In biological systems, intracellular Ca2+ ions serve as a ubiquitous messenger for numerous cellular functions ranging from muscle contraction to gene expression. Ca2+ signals are generated by multiple specific Ca2+ transporters, delivered globally or locally, and decoded by various effectors according to the signal amplitude and frequency in their immediate vicinities (1). In pulmonary vascular smooth muscle, major attention has been focused on the global elevation of [Ca2+]i, because it is responsible for the initiation of actin-myosin interactions during smooth muscle contraction. However, due to the spatial distribution of different Ca2+ transporters, the diffusion kinetics of Ca2+ ions, and the subcellular microarchitecture, heterogeneity in local [Ca2+] is expected. It has been estimated on theoretical grounds that [Ca2+] can exceed 100 mM in the vicinity (Ca2+ microdomain) of an open Ca2+ conducting channel (2). Such large local gradients of [Ca2+] can provide fast and specific Ca2+ signals to neighboring effector molecules to trigger Ca2+-dependent processes that may not be responsive to global submicromolar increase in [Ca2+]i.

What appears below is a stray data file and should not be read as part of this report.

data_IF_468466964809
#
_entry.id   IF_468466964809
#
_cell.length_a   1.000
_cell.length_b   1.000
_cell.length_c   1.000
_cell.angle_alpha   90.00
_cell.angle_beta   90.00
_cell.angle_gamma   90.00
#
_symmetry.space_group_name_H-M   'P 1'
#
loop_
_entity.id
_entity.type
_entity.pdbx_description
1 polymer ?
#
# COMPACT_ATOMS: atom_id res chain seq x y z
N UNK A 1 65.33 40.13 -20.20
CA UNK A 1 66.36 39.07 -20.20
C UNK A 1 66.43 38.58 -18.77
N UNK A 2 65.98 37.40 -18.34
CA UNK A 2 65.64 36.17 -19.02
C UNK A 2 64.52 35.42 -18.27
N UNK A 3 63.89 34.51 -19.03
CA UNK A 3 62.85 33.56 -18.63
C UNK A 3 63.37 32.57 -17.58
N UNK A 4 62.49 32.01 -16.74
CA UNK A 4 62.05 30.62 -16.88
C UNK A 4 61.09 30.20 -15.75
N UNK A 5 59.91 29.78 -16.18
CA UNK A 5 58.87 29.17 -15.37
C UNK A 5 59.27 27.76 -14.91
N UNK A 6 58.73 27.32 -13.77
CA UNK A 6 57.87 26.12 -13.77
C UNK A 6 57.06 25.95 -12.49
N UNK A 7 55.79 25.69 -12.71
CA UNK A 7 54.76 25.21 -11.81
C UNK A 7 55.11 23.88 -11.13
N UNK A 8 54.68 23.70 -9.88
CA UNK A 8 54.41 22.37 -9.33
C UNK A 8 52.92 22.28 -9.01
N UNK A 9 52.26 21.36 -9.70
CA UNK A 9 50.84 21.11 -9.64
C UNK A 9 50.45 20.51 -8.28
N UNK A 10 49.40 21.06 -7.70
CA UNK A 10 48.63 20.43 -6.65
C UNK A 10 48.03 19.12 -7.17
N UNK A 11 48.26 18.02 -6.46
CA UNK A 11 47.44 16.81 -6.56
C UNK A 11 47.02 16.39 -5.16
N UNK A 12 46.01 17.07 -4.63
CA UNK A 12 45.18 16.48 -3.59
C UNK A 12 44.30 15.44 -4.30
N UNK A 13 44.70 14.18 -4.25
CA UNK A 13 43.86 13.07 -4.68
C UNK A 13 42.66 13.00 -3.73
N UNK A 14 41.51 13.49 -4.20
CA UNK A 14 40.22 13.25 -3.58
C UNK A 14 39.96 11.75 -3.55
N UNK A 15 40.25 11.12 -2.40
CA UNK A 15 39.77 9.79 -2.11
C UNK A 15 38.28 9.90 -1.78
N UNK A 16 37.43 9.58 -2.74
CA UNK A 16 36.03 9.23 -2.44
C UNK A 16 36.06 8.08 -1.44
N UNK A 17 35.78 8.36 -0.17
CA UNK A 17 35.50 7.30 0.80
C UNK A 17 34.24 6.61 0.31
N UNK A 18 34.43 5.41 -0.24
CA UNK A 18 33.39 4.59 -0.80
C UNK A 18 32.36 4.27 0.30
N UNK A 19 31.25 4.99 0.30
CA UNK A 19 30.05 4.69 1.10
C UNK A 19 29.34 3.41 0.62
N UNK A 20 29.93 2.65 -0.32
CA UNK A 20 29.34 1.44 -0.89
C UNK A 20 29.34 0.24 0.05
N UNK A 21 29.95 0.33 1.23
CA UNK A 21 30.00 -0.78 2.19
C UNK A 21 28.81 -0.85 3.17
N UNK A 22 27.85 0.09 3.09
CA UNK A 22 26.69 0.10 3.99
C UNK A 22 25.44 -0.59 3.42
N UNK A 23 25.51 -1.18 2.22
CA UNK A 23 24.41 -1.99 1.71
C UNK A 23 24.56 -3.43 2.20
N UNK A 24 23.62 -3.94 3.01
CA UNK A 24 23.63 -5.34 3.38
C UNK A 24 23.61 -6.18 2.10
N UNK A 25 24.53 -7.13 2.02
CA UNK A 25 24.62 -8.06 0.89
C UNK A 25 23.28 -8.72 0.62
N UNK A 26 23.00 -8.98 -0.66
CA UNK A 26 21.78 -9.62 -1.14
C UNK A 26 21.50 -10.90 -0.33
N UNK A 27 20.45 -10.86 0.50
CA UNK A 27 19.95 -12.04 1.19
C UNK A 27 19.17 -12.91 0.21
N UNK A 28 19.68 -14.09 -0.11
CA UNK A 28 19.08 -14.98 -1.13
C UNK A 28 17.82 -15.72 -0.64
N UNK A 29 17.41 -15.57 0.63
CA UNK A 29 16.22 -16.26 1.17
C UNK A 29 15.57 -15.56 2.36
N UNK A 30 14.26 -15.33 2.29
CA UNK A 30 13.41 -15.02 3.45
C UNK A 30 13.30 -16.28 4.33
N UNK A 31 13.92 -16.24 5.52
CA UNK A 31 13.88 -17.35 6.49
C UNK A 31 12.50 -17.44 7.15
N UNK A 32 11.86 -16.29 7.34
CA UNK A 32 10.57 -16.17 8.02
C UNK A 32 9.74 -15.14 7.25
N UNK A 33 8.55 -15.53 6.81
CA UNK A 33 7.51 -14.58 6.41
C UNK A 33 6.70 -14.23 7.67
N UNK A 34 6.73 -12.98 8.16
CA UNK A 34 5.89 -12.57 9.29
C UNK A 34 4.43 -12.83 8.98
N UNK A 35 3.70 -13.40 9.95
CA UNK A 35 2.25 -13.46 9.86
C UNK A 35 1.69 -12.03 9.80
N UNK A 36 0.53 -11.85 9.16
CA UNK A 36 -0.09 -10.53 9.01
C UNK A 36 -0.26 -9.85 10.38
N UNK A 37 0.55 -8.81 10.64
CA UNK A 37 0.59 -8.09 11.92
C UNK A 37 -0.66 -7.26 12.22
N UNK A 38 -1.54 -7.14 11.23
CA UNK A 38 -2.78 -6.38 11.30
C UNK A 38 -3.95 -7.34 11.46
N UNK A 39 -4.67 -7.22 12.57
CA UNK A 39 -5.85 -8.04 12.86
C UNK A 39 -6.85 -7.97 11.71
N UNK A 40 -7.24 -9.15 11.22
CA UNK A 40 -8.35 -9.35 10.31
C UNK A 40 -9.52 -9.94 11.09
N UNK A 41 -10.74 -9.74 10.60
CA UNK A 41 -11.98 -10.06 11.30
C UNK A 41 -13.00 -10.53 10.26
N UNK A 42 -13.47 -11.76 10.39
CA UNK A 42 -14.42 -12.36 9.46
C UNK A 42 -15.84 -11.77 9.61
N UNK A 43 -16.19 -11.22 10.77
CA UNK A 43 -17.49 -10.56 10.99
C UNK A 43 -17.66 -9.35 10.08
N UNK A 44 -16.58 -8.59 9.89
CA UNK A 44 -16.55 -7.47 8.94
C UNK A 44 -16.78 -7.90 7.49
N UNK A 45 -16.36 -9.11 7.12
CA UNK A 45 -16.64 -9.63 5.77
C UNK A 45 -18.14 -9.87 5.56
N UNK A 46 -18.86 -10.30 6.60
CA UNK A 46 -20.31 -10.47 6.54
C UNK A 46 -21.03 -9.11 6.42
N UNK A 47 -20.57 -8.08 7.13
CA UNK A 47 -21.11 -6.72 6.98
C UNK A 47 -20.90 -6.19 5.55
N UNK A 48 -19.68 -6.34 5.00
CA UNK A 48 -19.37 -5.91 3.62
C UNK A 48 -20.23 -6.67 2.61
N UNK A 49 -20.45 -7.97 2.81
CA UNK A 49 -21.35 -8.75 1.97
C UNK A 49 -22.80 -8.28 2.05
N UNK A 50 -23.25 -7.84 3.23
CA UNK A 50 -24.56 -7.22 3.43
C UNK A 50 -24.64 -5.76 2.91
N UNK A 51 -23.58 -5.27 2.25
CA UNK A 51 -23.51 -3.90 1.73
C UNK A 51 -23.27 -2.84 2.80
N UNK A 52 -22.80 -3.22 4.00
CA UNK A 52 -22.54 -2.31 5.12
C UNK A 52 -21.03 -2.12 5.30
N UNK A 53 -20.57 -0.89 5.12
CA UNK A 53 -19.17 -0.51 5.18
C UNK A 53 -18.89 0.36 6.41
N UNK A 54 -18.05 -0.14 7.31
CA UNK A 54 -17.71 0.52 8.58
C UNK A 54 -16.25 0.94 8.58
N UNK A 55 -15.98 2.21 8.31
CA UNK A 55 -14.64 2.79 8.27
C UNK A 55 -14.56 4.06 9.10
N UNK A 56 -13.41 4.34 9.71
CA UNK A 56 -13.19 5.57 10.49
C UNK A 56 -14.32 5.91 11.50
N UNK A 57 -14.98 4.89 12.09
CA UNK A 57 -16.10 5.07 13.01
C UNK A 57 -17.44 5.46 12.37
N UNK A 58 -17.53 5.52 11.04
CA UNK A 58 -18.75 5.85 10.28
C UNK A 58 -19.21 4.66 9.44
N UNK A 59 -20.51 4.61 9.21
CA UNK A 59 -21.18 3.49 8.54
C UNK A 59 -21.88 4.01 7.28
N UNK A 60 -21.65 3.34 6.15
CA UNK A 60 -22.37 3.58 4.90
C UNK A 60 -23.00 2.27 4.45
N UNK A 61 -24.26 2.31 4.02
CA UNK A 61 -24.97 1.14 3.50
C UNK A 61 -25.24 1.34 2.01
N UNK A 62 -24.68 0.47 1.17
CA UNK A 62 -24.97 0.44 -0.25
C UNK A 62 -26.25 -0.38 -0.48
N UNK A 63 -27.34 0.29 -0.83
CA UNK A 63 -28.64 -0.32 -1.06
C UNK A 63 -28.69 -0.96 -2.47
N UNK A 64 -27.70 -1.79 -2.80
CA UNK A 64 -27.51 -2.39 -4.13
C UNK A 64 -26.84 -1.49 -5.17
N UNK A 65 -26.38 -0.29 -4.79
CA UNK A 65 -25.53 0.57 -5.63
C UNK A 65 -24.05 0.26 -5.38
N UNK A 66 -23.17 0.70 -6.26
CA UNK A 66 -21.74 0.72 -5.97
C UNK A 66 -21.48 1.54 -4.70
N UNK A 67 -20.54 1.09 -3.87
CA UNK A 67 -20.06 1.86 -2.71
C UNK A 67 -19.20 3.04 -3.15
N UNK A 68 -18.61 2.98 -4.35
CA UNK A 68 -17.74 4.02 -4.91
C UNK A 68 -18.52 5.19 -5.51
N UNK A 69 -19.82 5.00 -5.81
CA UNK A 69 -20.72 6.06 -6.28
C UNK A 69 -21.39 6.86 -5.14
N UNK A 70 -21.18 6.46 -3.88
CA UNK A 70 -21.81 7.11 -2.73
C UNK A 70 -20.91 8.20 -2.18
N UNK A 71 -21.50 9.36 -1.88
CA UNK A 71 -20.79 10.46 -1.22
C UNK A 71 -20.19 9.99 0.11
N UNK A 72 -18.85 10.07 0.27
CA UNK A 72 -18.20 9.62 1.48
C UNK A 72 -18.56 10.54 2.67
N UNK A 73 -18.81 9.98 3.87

|Original language||English (US)|
|Title of host publication||Ion Channels in the Pulmonary Vasculature|
|Number of pages||30|
|ISBN (Print)||0824759680, 9780824759681|
|State||Published - Jan 1 2005|
ASJC Scopus subject areas